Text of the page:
Ms. Nomani's article reports:
But Ms. Spellberg wasn't a fan of Ms. Jones's book. On April 30, Shahed Amanullah, a guest lecturer in Ms. Spellberg's classes and the editor of a popular Muslim Web site, got a frantic call from her. "She was upset," Mr. Amanullah recalls. He says Ms. Spellberg told him the novel "made fun of Muslims and their history," and asked him to warn Muslims.
Mr. Amanullah sent an email out to Middle Eastern and Islamic studies graduate students warning them of the call he'd received and including report of the sale from the May 7, 2007 issue of Publishers Marketplace:
Journalist Sherry Jones's debut historical novel A'ISHA, BELOVED OF MUHAMMAD, set in seventh-century Arabia, the story of the favorite wife of the Prophet Muhammad, recreating her marriage at the age of nine, her struggle for personal freedom in a society where women had few rights, and her dedication to The Prophet's vision of a true faith . . . "
Ms. Spellberg's work wasn't done, however. According to Ms. Nomani, she also contacted her own editor at Knopf, another division of Random House. That editor, Jane Garrett, sent an email to her bosses that read in part:
"She [Ms. Spellberg] thinks there is a very real possibility of major danger for the building and staff and widespread violence," . . . "Denise says it is 'a declaration of war . . . explosive stuff . . . a national security issue' . . . thinks the book should be withdrawn ASAP."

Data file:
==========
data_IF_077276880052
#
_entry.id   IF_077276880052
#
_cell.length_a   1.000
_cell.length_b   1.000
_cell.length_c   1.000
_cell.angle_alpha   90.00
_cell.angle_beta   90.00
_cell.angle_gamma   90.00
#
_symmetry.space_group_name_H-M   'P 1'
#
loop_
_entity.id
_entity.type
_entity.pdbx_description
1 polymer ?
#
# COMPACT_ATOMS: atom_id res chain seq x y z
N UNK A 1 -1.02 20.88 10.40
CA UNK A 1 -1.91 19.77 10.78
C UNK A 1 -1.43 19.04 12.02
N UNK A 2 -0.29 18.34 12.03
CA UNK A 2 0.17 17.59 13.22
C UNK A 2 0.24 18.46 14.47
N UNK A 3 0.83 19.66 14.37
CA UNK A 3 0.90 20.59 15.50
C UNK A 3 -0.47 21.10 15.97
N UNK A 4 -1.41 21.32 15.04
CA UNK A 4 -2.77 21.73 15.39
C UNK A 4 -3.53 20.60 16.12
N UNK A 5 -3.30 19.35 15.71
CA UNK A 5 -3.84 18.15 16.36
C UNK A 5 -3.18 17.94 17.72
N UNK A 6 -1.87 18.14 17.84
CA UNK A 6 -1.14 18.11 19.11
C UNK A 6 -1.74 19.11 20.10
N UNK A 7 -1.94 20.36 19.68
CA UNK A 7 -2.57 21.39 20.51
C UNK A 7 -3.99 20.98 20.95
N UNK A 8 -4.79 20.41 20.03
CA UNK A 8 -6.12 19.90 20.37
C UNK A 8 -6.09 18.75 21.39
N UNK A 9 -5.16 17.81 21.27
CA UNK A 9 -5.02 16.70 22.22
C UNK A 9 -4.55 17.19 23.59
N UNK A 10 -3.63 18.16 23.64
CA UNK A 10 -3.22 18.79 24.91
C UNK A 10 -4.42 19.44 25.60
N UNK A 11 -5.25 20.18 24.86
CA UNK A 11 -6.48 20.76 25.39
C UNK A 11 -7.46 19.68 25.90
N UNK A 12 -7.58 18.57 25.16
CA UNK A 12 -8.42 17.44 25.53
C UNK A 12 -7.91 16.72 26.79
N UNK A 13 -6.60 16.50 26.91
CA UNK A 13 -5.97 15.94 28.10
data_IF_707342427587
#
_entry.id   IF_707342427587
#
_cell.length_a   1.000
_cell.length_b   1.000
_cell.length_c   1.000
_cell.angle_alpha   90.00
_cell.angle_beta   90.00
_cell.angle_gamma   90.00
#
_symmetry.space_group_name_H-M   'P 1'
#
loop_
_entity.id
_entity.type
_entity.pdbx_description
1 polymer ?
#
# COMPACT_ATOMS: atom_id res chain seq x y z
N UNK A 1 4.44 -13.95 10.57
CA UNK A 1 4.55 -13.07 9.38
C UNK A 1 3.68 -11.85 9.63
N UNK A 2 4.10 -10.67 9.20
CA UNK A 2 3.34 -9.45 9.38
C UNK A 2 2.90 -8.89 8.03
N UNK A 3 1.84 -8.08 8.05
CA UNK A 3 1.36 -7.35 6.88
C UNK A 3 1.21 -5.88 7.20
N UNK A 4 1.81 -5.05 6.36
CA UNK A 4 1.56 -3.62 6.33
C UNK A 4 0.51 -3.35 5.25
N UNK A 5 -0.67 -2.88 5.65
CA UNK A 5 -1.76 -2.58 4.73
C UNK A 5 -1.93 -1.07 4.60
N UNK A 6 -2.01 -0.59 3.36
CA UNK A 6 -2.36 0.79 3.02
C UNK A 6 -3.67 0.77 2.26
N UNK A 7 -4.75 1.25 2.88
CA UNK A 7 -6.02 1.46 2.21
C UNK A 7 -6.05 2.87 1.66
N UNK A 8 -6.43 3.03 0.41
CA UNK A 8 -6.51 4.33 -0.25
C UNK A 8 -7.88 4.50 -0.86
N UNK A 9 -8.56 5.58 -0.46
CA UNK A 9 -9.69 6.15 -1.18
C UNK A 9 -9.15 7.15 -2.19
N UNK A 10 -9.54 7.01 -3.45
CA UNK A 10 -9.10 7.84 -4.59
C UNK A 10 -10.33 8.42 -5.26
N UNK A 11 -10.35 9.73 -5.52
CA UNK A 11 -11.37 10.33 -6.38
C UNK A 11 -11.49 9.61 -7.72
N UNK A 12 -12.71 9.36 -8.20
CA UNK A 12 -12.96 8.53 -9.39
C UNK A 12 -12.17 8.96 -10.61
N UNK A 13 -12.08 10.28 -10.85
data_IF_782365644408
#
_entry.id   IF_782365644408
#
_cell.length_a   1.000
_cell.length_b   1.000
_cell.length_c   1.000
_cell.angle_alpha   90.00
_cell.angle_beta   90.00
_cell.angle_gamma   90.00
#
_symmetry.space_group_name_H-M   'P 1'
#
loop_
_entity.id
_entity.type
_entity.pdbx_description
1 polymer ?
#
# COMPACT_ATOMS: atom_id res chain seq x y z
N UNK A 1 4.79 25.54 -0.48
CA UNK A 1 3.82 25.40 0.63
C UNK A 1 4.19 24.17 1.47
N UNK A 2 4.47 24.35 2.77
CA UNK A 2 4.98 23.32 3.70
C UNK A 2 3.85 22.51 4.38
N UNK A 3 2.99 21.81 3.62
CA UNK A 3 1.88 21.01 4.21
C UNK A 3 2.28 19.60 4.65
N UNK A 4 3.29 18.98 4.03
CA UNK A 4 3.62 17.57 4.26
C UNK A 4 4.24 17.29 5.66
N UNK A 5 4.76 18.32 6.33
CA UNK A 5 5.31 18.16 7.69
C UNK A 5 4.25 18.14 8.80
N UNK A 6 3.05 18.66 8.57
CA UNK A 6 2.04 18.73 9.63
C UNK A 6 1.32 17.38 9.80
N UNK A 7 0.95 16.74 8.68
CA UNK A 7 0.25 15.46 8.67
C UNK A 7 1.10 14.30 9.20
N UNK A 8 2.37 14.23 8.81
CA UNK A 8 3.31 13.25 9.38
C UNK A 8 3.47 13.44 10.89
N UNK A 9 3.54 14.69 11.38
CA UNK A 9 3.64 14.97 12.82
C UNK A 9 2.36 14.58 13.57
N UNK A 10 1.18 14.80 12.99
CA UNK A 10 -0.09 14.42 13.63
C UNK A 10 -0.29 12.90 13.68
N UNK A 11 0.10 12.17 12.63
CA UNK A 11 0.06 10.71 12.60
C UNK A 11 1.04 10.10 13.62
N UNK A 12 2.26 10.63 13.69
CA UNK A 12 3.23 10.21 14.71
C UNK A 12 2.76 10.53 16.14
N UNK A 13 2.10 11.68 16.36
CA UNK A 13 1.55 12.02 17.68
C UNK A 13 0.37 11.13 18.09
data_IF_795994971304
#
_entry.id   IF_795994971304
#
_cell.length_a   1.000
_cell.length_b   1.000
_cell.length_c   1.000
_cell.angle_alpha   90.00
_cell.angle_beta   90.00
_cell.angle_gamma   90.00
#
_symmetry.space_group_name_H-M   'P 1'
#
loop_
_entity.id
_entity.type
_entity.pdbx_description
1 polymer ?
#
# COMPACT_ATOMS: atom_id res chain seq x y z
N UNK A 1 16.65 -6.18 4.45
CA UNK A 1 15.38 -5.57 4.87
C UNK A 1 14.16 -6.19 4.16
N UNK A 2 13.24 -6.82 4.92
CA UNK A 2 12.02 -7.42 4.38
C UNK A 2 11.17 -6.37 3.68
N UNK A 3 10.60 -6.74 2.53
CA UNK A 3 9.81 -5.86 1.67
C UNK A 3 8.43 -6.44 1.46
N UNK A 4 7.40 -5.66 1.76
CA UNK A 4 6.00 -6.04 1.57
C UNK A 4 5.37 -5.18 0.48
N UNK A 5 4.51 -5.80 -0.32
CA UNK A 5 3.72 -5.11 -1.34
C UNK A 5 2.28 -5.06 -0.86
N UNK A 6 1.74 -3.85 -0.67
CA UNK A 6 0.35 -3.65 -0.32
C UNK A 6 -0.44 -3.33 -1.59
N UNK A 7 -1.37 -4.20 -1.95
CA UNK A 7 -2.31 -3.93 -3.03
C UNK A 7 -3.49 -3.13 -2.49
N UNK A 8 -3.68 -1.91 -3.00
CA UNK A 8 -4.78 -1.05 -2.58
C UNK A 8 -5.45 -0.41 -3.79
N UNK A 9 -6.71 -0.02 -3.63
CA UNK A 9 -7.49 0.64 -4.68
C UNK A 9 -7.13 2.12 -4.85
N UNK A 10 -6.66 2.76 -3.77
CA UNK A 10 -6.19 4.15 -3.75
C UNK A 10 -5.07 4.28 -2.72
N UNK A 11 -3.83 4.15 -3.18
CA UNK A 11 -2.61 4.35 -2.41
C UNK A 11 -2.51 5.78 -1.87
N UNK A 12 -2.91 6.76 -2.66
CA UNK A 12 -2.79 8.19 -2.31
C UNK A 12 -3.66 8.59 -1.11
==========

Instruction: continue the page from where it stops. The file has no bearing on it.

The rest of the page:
Following publication of Ms. Nomani's article, Ms. Jones began her own blog here. In her entry for August 6th, she says:
Denise Spellberg, the UT professor who started all this, called it [her novel] "soft porn" -- which makes me feel like a literary master, able to write a pornographic novel without sex scenes!

Bloggers are going wild, reading all kinds of things into Ms. Nomani's excellent opinion piece. Some believe the Random House assertion that several people warned of potential terrorist attack. If so, that's news to me. The only one I was told about was Ms. Spellberg.
Ms. Spellberg apparently demanded equal time from the Wall Street Journal because on Saturday, the WSJ ran a second piece on the subject by Ms. Spellberg titled "I Didn't Kill the Jewel of Medina." You can read it here.

In her rebuttal, Ms. Spellberg accuses Ms. Nomani of false assertions and says she did not stop the book's publication. Of course, she is right. That was Random House's decision.

She also speaks of her "scholarly expertise" and "professional capacity" in making an assessment of the novel and its potential to provoke anger among Muslims. She does not make any reference to her own attempts to provoke Muslims.

She complains of Ms. Jones' "fallacious representation" of the facts of Aisha's life. With what seems to me to be a remarkably ironic self-righteous tone, she says: